Early in the morning, only a minimal amount of activity will be audible within settlements, with the chattering sounds of a few small groups of inhabitants starting their day. As the day progresses, the crowds start to gather and gradually increase in size right up until the early afternoon, when the streets and markets are at their busiest. Players will be able to hear traders trying to sell their wares and tools and weapons being made in workshops for workers and armies. As the day moves on into the evening, the crowds begin to dwindle and gradually become quieter as the inhabitants go home for the night.

The crowd audio varies depending on the size of the settlement, with larger cities having much larger crowds than small villages. This helps to provide a sense of contrast between settlement types and hopefully will enable players to identify these on some level by their sound alone.


We have around 3000 lines of Walla (background vocalizations) that we trigger from within settlements. These have been performed by native Mandarin speakers, something which we felt was important for authenticity. We created a modular system that triggers combinations of appropriate SFX and lines of Walla depending on certain in-game  conditions. Some of these include: the current season, settlement type, the time of day, the public order level and the district buildings that players have constructed within their settlements. This creates a huge amount of variety and enables the settlement audio to react to events and changes in gameplay conditions in real time.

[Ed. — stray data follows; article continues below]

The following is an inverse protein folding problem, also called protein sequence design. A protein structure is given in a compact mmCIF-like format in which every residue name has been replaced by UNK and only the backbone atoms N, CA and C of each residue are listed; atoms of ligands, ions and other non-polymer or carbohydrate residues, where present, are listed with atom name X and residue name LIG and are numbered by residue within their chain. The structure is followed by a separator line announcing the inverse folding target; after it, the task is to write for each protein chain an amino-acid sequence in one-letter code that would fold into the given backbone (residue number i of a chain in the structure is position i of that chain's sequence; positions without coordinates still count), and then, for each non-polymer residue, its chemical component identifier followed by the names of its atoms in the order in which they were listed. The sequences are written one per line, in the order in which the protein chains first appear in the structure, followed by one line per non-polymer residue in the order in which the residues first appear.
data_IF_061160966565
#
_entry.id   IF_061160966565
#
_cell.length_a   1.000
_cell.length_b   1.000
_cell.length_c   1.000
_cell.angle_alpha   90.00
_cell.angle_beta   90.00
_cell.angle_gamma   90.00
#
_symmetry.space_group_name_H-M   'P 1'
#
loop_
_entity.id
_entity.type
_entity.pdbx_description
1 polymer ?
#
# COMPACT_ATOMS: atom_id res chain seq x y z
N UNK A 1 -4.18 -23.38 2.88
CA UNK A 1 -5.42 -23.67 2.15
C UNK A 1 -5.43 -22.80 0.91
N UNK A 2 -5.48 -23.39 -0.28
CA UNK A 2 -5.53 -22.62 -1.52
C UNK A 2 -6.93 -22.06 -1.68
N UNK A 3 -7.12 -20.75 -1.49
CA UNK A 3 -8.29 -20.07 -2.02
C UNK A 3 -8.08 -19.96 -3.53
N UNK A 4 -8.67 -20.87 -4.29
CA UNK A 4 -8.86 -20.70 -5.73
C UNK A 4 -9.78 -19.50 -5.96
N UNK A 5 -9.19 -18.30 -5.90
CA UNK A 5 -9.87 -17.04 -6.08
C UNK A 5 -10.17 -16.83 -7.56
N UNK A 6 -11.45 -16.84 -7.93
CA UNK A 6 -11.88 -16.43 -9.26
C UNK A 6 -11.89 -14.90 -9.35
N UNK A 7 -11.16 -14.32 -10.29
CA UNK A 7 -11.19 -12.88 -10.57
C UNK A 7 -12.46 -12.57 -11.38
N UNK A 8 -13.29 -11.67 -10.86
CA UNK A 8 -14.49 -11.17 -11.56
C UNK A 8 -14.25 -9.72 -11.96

Our main goal with the audio for the settlements was to make them feel alive, dynamic and responsive to certain in-game conditions for an added level of realism. For example, players will be able to hear inhabitants yawning and saying how tired they are in the evening while, during winter, players may hear inhabitants talking about how cold and hungry they are.